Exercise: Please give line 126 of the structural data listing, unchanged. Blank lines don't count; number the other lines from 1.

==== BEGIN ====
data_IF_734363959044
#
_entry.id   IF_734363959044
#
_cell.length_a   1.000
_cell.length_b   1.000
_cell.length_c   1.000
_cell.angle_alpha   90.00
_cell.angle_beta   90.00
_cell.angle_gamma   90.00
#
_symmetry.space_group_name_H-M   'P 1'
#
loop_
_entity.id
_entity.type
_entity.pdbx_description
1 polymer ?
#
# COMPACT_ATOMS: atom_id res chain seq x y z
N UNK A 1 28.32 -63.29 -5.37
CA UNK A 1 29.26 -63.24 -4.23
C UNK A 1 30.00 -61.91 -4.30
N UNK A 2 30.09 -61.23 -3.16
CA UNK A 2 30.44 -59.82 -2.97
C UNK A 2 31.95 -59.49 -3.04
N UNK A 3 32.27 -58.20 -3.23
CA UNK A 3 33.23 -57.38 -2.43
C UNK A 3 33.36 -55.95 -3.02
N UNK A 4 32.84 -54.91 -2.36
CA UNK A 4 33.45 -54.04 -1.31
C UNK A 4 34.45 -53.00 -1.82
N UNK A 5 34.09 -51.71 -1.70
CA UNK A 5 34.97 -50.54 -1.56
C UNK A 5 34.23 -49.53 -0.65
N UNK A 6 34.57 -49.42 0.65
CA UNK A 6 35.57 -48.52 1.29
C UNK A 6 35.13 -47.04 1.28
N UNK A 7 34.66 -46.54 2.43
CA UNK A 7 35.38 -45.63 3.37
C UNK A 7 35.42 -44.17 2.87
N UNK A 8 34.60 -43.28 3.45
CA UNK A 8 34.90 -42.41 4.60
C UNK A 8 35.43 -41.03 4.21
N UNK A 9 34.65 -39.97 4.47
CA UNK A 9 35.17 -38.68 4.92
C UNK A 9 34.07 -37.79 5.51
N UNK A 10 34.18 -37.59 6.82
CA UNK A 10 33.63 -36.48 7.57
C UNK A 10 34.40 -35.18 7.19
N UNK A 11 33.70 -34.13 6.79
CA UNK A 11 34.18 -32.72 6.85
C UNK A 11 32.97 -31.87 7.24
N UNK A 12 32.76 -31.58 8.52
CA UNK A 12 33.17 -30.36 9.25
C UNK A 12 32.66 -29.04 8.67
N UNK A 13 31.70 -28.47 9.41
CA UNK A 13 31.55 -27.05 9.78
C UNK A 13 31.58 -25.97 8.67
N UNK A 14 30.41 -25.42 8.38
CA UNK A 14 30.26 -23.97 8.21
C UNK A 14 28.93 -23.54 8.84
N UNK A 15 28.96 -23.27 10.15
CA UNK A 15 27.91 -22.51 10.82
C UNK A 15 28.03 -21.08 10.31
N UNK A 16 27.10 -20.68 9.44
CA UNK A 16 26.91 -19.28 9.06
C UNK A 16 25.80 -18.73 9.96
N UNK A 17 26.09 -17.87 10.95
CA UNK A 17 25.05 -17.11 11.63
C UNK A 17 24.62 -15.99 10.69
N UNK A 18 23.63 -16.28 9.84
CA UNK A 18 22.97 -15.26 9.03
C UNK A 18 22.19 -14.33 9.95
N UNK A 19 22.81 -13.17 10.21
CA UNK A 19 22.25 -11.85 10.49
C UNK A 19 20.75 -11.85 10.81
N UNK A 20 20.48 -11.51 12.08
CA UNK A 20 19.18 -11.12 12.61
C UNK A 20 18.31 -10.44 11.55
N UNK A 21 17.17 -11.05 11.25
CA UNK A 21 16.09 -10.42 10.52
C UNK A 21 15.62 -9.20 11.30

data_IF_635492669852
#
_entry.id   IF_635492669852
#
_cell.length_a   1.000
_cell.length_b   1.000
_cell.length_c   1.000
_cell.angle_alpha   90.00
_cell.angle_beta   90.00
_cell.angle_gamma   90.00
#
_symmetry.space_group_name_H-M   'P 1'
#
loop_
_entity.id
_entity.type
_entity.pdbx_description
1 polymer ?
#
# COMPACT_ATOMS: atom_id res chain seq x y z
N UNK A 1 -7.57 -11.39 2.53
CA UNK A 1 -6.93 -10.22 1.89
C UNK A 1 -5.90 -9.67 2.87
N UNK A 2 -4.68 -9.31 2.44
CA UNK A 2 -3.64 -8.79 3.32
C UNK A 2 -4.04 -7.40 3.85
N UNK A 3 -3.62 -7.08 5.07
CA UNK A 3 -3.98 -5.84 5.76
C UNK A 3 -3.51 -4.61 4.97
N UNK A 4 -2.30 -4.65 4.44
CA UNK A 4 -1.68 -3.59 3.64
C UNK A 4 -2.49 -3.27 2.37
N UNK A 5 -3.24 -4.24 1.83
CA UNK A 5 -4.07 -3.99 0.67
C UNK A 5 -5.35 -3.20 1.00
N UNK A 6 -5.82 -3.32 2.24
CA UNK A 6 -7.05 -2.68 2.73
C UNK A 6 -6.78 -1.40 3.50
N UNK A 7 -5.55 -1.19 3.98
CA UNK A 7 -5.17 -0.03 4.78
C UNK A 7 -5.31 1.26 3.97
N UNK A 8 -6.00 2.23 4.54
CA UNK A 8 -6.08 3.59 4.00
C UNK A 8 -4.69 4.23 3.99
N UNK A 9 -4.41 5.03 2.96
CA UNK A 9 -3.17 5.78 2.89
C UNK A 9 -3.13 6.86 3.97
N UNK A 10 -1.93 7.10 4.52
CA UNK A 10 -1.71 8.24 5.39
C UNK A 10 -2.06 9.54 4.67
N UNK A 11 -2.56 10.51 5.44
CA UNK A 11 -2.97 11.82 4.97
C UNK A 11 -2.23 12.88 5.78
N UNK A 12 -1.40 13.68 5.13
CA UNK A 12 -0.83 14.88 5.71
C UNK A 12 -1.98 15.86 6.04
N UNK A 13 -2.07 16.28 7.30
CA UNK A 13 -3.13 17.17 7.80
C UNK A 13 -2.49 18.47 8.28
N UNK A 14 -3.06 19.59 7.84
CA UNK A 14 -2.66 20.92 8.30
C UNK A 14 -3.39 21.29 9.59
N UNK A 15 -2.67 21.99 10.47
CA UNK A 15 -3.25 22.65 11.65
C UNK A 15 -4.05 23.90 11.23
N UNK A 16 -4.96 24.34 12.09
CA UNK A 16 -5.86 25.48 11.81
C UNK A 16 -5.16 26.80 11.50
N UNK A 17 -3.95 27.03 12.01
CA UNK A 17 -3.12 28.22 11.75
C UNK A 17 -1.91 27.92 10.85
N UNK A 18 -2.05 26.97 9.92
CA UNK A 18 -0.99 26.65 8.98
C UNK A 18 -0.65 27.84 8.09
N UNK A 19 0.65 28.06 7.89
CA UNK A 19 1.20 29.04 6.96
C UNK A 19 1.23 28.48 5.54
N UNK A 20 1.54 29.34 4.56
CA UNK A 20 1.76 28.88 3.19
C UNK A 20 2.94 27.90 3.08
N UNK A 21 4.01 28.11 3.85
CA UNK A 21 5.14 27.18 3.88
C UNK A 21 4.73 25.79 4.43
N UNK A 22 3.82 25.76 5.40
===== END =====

CA UNK A 8 -6.08 3.59 4.00